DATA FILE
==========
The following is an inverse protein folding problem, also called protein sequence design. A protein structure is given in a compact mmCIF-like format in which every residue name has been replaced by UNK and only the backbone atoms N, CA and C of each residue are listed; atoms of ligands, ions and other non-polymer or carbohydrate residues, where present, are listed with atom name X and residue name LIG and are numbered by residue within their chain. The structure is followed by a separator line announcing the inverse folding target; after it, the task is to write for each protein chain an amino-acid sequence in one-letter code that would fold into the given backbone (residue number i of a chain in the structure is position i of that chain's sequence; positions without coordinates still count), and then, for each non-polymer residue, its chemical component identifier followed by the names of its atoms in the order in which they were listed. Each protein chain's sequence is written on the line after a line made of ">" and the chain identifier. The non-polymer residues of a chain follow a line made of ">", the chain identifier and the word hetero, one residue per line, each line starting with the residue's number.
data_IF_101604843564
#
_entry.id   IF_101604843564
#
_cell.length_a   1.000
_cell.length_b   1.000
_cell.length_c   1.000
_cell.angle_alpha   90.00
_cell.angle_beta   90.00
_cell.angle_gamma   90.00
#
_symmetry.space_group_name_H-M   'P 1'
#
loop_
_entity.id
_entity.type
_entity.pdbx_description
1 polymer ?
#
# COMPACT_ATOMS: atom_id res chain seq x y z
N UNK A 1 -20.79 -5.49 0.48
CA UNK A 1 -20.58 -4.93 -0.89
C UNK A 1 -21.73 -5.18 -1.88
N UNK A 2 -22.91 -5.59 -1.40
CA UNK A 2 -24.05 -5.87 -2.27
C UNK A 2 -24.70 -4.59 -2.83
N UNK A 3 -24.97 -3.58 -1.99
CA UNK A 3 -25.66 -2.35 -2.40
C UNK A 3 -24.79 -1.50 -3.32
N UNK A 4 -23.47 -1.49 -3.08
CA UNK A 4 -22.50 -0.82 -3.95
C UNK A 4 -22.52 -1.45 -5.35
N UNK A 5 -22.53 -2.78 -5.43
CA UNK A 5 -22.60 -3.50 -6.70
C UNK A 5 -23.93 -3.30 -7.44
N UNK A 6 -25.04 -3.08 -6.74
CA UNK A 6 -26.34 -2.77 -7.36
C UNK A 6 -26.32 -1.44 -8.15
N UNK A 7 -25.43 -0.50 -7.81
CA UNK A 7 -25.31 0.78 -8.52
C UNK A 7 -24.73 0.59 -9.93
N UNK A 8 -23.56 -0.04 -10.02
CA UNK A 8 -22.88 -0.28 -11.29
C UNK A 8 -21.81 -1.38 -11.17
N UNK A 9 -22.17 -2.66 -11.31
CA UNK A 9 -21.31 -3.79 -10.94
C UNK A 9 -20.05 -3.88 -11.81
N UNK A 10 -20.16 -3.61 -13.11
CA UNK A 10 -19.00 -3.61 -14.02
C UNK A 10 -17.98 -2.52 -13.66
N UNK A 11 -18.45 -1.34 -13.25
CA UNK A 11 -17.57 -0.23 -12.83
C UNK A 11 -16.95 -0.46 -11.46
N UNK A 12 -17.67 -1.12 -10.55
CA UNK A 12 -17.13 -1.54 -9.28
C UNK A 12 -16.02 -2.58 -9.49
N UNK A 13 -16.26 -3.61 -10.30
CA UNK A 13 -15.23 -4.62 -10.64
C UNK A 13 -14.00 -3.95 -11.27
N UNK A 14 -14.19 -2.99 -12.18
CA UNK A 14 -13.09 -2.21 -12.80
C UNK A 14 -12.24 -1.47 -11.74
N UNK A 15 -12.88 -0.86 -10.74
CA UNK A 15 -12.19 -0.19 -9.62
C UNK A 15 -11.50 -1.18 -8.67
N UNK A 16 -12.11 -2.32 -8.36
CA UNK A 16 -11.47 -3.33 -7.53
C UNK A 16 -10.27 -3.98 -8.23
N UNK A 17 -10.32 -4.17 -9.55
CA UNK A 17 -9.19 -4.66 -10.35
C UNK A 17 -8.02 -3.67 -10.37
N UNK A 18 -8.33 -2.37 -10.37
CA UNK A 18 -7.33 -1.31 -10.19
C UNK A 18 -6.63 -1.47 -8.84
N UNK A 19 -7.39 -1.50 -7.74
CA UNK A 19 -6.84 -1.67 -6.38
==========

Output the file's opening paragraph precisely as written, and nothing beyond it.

The following is an inverse protein folding problem, also called protein sequence design. A protein structure is given in a compact mmCIF-like format in which every residue name has been replaced by UNK and only the backbone atoms N, CA and C of each residue are listed; atoms of ligands, ions and other non-polymer or carbohydrate residues, where present, are listed with atom name X and residue name LIG and are numbered by residue within their chain. The structure is followed by a separator line announcing the inverse folding target; after it, the task is to write for each protein chain an amino-acid sequence in one-letter code that would fold into the given backbone (residue number i of a chain in the structure is position i of that chain's sequence; positions without coordinates still count), and then, for each non-polymer residue, its chemical component identifier followed by the names of its atoms in the order in which they were listed. Each protein chain's sequence is written on the line after a line made of ">" and the chain identifier. The non-polymer residues of a chain follow a line made of ">", the chain identifier and the word hetero, one residue per line, each line starting with the residue's number.